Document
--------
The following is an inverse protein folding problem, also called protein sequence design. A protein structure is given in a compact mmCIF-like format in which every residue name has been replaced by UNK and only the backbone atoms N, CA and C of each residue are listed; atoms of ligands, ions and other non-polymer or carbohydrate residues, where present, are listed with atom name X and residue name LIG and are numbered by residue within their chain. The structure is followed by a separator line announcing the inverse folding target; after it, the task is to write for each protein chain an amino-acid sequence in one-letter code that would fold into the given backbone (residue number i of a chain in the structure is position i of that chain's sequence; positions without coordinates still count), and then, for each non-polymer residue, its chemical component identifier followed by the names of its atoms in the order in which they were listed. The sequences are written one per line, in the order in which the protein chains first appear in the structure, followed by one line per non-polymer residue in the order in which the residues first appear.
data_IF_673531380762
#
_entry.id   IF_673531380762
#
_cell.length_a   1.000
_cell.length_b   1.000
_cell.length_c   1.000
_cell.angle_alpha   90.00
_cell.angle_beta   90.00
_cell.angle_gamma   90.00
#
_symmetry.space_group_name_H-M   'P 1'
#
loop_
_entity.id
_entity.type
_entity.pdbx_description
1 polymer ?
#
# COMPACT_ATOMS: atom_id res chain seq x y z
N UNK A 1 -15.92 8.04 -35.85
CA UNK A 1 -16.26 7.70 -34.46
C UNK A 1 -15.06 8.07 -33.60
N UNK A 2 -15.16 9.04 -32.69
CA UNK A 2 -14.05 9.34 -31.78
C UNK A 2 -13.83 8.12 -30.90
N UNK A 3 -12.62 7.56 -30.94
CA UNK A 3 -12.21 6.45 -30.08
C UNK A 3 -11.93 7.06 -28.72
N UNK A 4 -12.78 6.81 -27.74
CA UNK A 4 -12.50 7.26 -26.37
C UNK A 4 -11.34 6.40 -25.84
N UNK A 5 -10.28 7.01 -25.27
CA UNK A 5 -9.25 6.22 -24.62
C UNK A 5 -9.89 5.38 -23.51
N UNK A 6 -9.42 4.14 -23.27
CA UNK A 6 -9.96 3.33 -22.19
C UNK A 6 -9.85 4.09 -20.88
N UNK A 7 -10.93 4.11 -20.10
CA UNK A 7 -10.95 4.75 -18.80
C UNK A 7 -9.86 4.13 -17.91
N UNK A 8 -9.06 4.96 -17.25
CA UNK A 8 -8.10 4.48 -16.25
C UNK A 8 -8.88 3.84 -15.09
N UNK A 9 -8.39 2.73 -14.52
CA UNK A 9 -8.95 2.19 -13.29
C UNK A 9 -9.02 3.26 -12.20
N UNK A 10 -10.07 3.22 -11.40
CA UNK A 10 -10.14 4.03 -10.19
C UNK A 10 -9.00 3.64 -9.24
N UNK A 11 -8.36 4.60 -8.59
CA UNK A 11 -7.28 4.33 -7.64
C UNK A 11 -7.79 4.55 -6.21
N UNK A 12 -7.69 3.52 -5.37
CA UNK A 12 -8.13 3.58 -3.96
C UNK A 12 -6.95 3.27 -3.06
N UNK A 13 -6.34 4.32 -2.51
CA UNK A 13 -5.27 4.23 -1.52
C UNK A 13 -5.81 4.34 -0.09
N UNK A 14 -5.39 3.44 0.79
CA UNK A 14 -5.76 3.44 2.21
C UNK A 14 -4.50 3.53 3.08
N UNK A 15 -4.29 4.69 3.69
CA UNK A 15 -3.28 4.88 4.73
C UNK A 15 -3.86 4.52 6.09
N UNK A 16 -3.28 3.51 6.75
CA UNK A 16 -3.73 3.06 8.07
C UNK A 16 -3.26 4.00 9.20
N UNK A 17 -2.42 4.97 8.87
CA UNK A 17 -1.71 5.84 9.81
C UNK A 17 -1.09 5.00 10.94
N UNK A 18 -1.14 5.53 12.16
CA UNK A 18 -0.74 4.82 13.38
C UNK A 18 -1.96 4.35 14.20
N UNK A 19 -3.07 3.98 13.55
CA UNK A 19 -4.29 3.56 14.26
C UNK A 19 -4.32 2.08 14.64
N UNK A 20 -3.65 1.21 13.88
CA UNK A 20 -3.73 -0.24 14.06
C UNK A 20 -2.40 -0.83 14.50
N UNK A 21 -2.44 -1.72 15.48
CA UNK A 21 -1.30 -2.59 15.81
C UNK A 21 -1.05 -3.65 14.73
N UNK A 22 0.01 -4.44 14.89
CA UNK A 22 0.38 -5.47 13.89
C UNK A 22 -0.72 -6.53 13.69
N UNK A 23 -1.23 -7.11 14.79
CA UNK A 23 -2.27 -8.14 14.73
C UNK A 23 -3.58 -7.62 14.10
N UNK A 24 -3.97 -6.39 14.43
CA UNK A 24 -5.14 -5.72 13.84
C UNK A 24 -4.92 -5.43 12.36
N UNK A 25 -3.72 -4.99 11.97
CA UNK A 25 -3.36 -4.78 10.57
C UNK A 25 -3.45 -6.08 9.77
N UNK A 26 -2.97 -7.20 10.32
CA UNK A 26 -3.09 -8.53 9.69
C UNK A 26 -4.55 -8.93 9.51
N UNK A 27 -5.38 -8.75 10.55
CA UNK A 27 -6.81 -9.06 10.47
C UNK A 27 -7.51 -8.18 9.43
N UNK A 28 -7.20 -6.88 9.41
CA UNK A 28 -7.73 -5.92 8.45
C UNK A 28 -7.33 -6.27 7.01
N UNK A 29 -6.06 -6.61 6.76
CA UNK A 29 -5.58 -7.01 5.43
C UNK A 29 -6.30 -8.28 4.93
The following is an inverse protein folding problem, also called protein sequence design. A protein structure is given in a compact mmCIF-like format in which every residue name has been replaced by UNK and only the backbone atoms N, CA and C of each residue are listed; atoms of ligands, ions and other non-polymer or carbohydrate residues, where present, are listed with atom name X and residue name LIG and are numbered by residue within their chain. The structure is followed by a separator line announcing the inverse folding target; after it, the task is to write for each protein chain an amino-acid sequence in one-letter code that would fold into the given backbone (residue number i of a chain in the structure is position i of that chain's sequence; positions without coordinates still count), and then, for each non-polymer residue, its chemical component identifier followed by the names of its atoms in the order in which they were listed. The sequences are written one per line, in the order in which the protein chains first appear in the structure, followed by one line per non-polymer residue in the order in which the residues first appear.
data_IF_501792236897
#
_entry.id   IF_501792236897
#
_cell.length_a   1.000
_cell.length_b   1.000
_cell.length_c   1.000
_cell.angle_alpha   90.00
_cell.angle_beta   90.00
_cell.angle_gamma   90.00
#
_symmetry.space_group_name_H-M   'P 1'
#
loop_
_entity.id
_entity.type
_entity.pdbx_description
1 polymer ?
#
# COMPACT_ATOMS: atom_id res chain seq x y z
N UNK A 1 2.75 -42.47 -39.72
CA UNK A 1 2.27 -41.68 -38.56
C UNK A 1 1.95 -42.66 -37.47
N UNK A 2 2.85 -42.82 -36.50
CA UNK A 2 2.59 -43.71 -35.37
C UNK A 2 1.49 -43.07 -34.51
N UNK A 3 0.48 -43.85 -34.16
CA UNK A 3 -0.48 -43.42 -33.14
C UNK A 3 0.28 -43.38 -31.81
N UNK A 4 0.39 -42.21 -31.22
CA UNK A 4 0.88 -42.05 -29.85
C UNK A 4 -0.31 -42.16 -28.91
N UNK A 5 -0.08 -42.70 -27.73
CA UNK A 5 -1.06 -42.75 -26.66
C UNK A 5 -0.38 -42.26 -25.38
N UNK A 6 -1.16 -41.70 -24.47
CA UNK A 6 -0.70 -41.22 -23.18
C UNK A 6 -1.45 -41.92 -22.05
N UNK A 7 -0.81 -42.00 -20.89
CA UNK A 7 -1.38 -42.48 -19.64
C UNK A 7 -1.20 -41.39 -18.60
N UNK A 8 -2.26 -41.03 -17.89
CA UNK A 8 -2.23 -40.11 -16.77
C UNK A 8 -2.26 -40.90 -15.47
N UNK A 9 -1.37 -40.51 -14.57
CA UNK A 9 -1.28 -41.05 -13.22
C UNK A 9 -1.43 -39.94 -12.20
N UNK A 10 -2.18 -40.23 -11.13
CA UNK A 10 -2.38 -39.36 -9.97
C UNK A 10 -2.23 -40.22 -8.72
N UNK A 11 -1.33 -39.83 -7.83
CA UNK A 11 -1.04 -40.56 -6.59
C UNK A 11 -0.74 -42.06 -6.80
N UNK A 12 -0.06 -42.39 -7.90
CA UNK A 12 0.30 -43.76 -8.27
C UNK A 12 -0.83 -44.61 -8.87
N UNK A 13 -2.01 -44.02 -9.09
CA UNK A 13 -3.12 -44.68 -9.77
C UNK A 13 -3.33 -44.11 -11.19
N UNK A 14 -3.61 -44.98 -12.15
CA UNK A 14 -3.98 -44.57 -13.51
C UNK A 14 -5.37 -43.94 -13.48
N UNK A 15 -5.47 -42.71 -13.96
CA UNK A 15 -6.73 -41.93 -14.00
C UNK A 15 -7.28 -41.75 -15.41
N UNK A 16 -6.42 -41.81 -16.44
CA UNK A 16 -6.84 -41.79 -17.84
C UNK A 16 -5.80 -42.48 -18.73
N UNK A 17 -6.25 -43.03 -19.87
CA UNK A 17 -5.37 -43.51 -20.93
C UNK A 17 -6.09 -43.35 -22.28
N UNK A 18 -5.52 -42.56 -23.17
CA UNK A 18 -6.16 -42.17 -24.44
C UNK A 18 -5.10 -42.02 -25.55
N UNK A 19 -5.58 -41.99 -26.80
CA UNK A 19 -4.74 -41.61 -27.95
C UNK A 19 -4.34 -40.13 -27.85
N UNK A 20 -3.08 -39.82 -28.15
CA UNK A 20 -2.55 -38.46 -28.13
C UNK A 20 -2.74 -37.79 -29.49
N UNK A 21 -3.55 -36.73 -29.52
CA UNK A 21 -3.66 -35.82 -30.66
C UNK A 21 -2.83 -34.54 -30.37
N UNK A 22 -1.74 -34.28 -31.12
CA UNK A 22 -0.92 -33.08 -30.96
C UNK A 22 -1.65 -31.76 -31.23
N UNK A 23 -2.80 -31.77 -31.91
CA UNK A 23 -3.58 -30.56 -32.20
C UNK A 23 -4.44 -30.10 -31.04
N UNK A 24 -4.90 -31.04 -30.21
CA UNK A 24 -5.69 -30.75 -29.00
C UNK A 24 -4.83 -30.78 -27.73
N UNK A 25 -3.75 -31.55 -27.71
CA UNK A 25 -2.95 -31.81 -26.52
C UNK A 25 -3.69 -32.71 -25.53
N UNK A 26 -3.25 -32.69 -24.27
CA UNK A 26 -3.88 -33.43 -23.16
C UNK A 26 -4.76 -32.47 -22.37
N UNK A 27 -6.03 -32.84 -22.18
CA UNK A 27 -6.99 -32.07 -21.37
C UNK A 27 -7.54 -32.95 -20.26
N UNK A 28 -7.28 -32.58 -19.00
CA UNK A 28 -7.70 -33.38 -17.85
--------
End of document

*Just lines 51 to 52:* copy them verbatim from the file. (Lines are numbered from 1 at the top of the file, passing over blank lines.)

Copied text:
C UNK A 10 -9.00 3.64 -9.24
N UNK A 11 -8.36 4.60 -8.59